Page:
And inevitably there would develop a ‘black market’ in currencies – we have seen this situation with developing countries. Neither of these is desirable in a world centre of finance, like London.

So what about zero interest rates?

And let's look at a world of zero interest rates. Where does monetary stimulus come from? More QE? We're still not even sure it works.

Carney has been assisted greatly during his tenure by helicopter money. Nothing to do with him, but each and every PPI claim does the trick for him. In penny packets, but heading towards £50 billion now. A pretty direct boost to consumption, largely free of tax or in the case of legal costs, funnelled through so called "tax efficient" structures.
But even that must end, but will be no doubt replaced with other stimulus. 

Look around the world

It's no surprise that Abe's Three Arrows to stimulate the Japanese economy involved a weaker currency.

Germany has also been the great master at engineering a weak currency in order to capture market share. Although how long they will put up with being Italy's banker, as a result, remains a moot point.

China and many more nations in the East have done the same.
And here we are, creating a crisis out of the fear of a weaker currency.

We should be counting our blessing, ever thankful we ignored the pleading of our establishment to join the Euro. Imagine the straight jacket that would have forced upon us.
And whilst at it, let's just assume that "No Deal" Brexit creates a real bump in the road. 
Far from certain of course, because there are supply chain management staff in most organisations who have had this hanging over their heads for two years and more, and we’d like to think that they haven’t entirely been idle in this time.

What if we do have a short period of recession?

So, let us say we have a recession. We've had them before, and the floating exchange rate ensures that we recover from them (unlike certain Eurozone members).
And ultimately if a few percentage points off short term growth is the cost of democracy, who on earth would turn that trade down? Imagine if the American colonists of 1776 had been deterred by such worries.
Perhaps the New York Times and their Davos Man followers should consider such things, when they next issue their apocalyptic analysis on Brexit.
So in conclusion, holding out and refusing to sign the undemocratic Withdrawal Agreement may lead to something of an economic slowdown, but we have the tools to adjust.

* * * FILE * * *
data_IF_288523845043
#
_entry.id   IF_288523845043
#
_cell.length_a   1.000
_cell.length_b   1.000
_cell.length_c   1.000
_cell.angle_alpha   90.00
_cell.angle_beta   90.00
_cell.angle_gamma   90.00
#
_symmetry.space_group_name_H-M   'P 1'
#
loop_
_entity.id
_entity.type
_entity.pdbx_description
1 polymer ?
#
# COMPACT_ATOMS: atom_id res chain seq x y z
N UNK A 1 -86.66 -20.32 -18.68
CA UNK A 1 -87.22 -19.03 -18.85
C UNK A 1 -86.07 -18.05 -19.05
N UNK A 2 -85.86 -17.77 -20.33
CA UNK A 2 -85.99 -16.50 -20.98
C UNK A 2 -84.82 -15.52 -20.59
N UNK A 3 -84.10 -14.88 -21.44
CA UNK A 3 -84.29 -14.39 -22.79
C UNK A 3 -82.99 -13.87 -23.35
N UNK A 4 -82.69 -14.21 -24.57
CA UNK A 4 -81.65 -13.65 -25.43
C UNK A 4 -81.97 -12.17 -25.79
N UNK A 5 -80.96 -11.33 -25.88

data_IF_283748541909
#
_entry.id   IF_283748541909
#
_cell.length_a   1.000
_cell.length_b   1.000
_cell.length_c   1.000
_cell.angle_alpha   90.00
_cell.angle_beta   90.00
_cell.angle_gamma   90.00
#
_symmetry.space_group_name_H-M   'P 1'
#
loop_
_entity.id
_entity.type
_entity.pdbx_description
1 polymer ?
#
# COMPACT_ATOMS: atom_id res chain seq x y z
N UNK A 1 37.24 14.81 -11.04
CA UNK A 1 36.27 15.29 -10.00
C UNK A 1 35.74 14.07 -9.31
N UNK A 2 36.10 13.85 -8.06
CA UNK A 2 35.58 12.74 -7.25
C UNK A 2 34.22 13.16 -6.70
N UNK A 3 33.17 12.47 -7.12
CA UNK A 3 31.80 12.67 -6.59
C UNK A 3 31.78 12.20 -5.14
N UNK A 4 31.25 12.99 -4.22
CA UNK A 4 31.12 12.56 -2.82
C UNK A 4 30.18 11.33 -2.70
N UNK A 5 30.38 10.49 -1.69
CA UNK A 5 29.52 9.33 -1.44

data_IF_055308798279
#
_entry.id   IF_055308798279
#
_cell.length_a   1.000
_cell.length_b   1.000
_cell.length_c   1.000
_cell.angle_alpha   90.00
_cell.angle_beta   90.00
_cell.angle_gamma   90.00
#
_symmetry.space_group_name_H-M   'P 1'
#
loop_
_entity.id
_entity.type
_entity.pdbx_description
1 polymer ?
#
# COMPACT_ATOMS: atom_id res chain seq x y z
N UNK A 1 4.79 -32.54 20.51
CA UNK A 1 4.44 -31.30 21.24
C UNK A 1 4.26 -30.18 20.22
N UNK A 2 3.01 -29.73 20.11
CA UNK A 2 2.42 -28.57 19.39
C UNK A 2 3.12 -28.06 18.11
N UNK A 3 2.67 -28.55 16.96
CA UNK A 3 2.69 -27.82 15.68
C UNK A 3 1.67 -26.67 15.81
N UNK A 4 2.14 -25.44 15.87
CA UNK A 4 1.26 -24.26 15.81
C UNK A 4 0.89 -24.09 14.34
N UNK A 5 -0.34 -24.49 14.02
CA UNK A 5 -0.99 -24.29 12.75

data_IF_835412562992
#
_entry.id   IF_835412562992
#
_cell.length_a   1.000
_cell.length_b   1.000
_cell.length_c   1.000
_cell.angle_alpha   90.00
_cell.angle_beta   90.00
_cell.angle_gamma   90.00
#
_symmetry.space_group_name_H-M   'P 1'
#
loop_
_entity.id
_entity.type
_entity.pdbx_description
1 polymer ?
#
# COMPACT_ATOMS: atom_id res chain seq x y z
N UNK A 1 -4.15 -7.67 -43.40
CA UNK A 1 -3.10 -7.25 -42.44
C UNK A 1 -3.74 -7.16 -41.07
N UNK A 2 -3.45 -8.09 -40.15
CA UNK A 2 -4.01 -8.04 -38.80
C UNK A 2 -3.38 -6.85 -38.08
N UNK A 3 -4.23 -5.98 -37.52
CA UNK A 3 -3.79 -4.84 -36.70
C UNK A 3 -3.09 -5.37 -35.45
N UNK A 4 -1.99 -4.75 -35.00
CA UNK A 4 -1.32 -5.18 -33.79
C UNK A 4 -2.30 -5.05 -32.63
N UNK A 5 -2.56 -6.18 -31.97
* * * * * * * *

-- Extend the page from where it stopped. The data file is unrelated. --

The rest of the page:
No fixed exchange rate, no growth and stability pact and if Carney wishes to pursue more QE, he can do so without Frankfurt pulling the plug on his bloated balance sheet.
Sorry Mike, but we can get away.
Be thankful, not frightened.”
By Howard Jones on 23/06/19 | Currencies

We have not heard from Howard Jones on the Foreign Currency markets for a while, as the story of dollar strength seemed pretty unyielding, but we do sense that a turning point is at least back on the table.

"Europeans have long been envious of the reserve currency status of the US dollar. The often quoted lament of French president Giscard D'Estaing of "America's exorbitant privilege" revealed a desire to somehow undermine that position.

Reserve currency status indeed brings advantages, which most of us are familiar with. But it also frequently leads to over valuation, encourages borrowing and debt via lower rates (exacerbating boom and bust) and may lead to global events influencing monetary policy, instead of the usual purely domestic considerations.

The desire for reserve currency status was certainly part of the Euro dream. Brussels has long wished for an upsurge in Euro holdings, a sign of virility and confirmation that their dream is unfolding. So how has it done?

Here is a graph of global euro reserves.

In essence, it's gone nowhere and it's unlikely to do so, until we see a fully integrated fiscal policy, within the Euro zone. That means a Euro zone debt market, and a common bank deposit insurance scheme. It means a pooling of revenues and liabilities. As it stands the European Project is half finished. It's in No Man’s land, neither one thing nor the other.

Without full fiscal integration the Euro will remain a flawed concept. How you get that radical change past Berlin is the real challenge, because Germany is the real winner from the current arrangement.

See the graph below to see how.

This graph sums up the instability of the Euro zone. Since the introduction of the Euro, the German current account surplus has gone from basically flat to 8.5% of GDP. Look at this chart of current account surplus against GDP.

Let me repeat that extraordinary number, 8.5%.